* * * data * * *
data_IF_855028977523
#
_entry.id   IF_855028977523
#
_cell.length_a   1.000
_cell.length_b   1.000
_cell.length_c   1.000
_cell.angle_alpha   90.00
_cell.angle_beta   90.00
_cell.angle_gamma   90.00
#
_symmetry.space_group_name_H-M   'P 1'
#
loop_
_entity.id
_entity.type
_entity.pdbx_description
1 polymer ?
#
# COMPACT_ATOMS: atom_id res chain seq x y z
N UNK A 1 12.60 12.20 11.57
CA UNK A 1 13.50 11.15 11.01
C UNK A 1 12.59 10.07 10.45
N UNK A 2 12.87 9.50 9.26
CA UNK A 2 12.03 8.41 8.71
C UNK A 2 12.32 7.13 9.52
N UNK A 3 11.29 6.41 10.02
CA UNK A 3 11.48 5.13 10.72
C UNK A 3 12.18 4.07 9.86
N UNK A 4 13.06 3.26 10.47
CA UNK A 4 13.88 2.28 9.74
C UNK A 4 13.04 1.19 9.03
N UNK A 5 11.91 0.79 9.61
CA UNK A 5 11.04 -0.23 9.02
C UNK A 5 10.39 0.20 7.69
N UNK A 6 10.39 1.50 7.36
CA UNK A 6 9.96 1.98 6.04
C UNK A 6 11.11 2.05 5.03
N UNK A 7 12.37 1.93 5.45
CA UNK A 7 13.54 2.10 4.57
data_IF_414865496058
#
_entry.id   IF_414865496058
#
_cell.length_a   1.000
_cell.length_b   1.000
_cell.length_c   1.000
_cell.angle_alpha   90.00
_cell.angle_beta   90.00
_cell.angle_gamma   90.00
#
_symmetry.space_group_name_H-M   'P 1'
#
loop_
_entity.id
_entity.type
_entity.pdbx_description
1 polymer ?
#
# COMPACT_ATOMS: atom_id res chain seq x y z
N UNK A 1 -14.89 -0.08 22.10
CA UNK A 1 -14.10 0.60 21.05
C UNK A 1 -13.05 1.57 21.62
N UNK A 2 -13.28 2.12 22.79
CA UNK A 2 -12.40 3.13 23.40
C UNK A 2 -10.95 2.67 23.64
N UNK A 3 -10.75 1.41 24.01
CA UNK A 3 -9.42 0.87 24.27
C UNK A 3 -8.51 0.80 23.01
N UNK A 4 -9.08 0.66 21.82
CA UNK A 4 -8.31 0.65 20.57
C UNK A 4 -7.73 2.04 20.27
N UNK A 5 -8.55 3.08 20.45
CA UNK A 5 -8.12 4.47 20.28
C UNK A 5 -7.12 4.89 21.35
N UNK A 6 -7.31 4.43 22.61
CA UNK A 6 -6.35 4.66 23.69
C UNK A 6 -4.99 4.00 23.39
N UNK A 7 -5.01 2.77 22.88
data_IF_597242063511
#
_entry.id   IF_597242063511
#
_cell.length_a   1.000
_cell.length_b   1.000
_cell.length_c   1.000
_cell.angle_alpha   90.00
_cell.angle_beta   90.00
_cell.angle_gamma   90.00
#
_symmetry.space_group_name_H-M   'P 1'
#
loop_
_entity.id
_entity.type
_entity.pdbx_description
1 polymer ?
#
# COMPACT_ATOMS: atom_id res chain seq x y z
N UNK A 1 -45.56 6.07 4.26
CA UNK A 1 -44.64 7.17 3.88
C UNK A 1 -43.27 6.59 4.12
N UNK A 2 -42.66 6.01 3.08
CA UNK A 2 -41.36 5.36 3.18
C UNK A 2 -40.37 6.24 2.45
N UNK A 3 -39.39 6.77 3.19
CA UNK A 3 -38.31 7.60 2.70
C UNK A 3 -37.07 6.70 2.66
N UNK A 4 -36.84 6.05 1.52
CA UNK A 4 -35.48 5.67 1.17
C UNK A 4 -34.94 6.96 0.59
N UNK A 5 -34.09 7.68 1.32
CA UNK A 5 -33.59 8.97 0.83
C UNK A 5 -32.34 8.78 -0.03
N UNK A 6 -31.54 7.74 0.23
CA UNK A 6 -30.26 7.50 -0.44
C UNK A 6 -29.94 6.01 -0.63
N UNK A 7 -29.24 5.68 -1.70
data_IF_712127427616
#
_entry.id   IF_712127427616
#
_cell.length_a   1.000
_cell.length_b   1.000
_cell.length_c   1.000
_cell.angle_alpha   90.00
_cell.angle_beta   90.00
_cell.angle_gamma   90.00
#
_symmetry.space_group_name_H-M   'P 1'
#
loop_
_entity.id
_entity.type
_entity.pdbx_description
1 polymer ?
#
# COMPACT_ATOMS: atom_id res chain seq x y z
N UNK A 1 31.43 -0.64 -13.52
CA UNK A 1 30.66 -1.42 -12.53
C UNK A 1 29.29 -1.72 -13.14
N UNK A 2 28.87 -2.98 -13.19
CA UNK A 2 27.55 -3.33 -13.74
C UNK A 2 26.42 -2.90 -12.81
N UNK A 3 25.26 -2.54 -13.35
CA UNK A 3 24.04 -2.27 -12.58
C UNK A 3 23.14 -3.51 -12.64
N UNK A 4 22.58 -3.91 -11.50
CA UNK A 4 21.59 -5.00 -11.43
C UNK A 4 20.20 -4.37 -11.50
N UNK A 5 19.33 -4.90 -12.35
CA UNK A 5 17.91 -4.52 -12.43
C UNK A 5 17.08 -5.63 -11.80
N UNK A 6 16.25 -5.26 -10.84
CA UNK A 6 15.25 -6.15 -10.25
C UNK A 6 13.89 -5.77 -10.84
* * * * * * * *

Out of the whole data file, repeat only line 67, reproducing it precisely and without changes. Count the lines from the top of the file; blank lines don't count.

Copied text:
N UNK A 3 -10.75 1.41 24.01